Category Archives: Climate

Trees on Their Own Terms

New research into forests at the Arboreal Inquiries Symposium.

By Zach Mortice

Forests are many things to many people—repositories of carbon, factories for our atmosphere, near-sentient biological networks, and totems of climate change salvation, to name a few recent claims. But how can we understand forests separately from the way humans see them? Continue reading Trees on Their Own Terms

Roll, Tide

Gulf State Park in Alabama is one of the largest public projects to be funded through the Deepwater Horizon settlement. Many more are coming.

By Jared Brey

The Lodge at Gulf State Park was rebuilt as a sustainable tourism destination after a previous lodge, a popular vacation spot, was destroyed by Hurricane Ivan in 2004. Photo by Volkert, Inc., and Forrest Funk Drone Photography.

The Lodge at Gulf State Park is built directly into the dunes, so when you walk from the parking lot into the spacious lobby, you’re looking straight through the glass back wall of the hotel, across a stretch of white-sand beach, and out into the seemingly endless Gulf of Mexico. Continue reading Roll, Tide

One Big Picture

A cool map for a warming watershed arrives at the right moment.

By Lisa Owens Viani

As the western United States continues to wither in an extended drought, the Colorado River’s two largest reservoirs, Lake Mead and Lake Powell, have fallen to their lowest levels since they were first filled—Lake Mead in 1935 and Lake Powell in 1963—according to John Fleck, a professor of practice in water policy and governance in the Department of Economics and director of the Water Resources Program at the University of New Mexico, Albuquerque. Continue reading One Big Picture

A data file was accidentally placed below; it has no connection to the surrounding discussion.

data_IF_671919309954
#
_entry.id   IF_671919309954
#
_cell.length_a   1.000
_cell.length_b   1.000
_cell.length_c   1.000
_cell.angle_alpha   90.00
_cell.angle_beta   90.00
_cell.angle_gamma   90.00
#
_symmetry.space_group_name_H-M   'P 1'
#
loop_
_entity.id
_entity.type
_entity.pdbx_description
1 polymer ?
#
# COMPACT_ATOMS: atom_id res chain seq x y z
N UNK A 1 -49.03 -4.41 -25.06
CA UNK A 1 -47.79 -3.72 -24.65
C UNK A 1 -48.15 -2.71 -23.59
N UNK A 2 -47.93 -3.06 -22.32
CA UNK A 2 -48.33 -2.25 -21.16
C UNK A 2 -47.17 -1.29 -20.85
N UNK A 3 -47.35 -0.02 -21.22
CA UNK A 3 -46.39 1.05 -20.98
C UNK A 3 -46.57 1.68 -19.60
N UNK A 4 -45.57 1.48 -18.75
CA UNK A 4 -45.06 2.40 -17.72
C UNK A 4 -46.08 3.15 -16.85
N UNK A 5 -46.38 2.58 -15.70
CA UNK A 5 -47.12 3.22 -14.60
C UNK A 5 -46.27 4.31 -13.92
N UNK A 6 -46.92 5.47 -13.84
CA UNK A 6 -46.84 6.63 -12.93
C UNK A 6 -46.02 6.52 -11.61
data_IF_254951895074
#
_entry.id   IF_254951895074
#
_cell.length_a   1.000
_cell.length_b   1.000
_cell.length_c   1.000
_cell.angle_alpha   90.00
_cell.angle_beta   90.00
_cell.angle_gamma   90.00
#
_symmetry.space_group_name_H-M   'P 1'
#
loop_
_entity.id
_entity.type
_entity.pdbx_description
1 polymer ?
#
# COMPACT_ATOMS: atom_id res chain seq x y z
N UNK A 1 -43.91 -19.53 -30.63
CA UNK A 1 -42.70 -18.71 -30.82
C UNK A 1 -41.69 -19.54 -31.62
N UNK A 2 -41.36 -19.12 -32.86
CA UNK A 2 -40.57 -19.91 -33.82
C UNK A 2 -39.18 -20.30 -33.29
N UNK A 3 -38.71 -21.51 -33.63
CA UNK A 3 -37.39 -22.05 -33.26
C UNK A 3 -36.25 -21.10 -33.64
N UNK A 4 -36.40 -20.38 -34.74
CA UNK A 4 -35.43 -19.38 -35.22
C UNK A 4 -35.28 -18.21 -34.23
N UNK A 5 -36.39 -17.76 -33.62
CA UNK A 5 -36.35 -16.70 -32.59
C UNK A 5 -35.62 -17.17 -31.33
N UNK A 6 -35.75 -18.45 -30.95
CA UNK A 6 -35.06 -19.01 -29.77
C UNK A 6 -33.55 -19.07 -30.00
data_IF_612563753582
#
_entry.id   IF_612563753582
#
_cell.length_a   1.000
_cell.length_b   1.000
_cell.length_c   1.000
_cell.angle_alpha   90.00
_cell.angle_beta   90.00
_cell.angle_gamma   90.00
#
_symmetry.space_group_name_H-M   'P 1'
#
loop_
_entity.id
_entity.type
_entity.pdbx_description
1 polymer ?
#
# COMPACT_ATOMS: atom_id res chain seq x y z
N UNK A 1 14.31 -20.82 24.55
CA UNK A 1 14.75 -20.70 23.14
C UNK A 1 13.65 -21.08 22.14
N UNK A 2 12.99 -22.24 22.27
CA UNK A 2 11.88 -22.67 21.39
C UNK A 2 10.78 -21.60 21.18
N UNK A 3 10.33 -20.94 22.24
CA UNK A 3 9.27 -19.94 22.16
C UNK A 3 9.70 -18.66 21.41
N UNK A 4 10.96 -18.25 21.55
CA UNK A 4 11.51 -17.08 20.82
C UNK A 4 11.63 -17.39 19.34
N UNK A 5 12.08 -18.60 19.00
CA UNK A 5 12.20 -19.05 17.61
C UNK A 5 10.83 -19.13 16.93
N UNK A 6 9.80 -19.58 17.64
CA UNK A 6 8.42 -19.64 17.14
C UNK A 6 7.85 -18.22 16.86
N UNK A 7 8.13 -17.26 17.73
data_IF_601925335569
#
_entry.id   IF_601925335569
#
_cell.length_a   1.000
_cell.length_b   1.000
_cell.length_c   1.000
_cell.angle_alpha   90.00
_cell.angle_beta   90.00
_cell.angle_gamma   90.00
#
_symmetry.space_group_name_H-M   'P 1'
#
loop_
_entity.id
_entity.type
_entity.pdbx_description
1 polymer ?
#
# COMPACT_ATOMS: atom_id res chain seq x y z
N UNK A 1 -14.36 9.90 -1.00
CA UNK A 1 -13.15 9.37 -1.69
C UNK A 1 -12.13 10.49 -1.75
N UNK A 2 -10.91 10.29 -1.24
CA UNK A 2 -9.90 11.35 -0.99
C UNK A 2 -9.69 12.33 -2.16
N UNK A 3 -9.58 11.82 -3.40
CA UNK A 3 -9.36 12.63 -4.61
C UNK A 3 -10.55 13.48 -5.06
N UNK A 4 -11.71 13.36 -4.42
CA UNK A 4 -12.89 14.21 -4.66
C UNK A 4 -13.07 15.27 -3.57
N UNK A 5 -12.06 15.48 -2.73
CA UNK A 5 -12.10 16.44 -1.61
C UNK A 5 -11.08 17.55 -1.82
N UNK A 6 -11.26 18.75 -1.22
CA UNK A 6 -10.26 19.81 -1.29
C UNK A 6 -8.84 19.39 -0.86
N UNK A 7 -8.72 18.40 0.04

Landscape Architects Are Poised to Lead a New Era of Infrastructure

The Infrastructure Investment and Jobs Act includes more than a dozen ASLA policy recommendations.

By Roxanne Blackwell, Hon. ASLA

Portland Mall Revitalization, ASLA 2011 Professional General Design Award of Excellence, designed by ZGF Architects LLP. Image courtesy ZGF Architects LLP.

The House of Representatives just passed the Infrastructure Investment and Jobs Act, which makes significant investments in the nation’s transportation, water, renewable energy, and broadband infrastructure. The legislation incorporates 13 of the transportation, water, and natural resource policy recommendations sent by ASLA’s Government Affairs team to the leaders of congressional transportation and infrastructure committees and the Biden–Harris administration. Continue reading Landscape Architects Are Poised to Lead a New Era of Infrastructure

Big Tree, Small World

In his new book, Doug Tallamy looks at oaks as a life force.

Interview by Bradford McKee

Doug Tallamy. Photo © Rob Cardillo Photography.

In two influential books, the entomologist Douglas W. Tallamy has spread a message of people-powered biodiversity, to say that if humans have crowded out nature across the world, they can also invite it back in at close range. Continue reading Big Tree, Small World

Art Director’s Cut, July 8

The things our art director, Chris McGee, hated to leave out of the current issue of LAM.

Photo by Gerhard Kassner.

 

From “Mine, Ours” by Michael Dumiak in the July 2021 issue, about how a region of eastern Germany is crafting a chain of lakes and recreation landscapes from the scars of surface coal mining.

“Night mine.”

–CHRIS MCGEE, LAM ART DIRECTOR

As always, you can buy this issue of Landscape Architecture Magazine at more than 250 bookstores, including many university stores and independents, as well as at Barnes & Noble. You can also buy single digital issues for only $5.25 at Zinio or order single copies of the print issue from ASLA. Annual subscriptions for LAM are a thrifty $59 for print and $44.25 for digital. Our subscription page has more information on subscription options.

Interview: Fire at the Doorstep

The Los Angeles-based designer Greg Kochanowski researches wildfire mitigation close to home.

By Timothy A. Schuler

Greg Kochanowski documented the loss of his own home in the 2018 Woolsey Fire, which destroyed 110 of 217 houses in Seminole Springs, California. Photo by GK.

Earth is a water planet. It is also, as Stephen J. Pyne has written, a fire planet. The Earth “has held fires as long as plants have lived on land,” Pyne recently wrote in Yale Environment 360. To remove fire from landscapes that have coevolved with it “can be as ruinous as putting fire into landscapes that have no history of it. Continue reading Interview: Fire at the Doorstep